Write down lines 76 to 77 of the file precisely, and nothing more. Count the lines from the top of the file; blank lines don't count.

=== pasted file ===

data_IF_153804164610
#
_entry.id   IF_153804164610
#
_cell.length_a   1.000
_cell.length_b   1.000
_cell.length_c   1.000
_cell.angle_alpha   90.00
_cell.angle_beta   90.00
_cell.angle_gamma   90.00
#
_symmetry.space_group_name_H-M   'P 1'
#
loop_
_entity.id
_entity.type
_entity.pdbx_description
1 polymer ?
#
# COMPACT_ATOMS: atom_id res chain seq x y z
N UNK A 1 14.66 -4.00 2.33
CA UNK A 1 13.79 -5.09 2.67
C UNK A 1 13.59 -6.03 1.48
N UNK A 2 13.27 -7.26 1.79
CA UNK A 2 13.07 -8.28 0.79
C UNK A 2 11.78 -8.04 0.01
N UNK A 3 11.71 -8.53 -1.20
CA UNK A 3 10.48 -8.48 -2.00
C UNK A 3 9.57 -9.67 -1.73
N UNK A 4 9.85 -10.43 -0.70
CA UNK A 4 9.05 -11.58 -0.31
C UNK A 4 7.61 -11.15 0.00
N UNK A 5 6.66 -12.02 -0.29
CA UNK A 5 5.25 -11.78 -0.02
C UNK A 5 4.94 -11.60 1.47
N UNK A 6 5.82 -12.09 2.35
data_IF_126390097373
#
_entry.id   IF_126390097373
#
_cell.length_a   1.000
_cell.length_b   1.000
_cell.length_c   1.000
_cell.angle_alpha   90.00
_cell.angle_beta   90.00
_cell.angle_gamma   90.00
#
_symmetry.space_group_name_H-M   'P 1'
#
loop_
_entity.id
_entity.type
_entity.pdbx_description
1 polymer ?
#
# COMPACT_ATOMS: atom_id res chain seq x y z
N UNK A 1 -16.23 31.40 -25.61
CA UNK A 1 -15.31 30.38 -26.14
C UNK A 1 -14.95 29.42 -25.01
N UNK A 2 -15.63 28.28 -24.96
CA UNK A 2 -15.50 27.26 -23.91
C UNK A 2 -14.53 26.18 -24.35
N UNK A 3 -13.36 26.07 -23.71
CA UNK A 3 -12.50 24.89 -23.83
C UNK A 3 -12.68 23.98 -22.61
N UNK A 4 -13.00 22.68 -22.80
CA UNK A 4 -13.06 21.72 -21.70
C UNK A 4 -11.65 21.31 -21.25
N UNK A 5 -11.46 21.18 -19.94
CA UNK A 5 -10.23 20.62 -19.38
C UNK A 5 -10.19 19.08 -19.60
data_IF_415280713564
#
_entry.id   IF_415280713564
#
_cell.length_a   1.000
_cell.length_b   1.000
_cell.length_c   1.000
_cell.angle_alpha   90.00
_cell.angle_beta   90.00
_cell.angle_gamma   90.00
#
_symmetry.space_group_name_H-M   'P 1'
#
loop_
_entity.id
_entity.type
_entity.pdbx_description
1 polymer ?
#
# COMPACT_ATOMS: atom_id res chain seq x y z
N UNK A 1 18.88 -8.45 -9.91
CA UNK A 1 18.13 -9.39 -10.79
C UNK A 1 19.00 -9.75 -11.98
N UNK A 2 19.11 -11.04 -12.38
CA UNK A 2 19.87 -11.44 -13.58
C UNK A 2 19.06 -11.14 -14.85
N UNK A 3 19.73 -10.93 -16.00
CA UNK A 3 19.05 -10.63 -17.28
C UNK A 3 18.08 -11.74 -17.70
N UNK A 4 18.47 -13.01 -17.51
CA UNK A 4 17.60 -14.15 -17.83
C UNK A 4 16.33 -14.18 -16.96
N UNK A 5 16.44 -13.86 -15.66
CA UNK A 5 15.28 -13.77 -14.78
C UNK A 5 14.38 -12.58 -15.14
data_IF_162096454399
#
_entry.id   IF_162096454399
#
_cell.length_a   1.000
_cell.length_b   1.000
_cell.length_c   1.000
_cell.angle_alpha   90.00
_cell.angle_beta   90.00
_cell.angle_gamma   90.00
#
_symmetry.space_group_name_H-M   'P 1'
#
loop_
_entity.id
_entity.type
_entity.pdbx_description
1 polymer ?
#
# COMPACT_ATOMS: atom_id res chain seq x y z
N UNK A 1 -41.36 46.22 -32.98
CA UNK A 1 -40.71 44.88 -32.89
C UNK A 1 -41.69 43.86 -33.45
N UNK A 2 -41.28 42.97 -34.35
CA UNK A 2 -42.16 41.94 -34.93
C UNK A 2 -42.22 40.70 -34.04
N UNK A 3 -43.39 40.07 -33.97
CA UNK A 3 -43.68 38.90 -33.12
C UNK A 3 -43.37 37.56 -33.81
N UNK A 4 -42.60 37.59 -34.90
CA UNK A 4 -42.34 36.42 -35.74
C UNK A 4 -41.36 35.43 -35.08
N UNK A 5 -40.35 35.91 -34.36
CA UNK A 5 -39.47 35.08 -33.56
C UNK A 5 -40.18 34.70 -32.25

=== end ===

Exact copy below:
_cell.length_a   1.000
_cell.length_b   1.000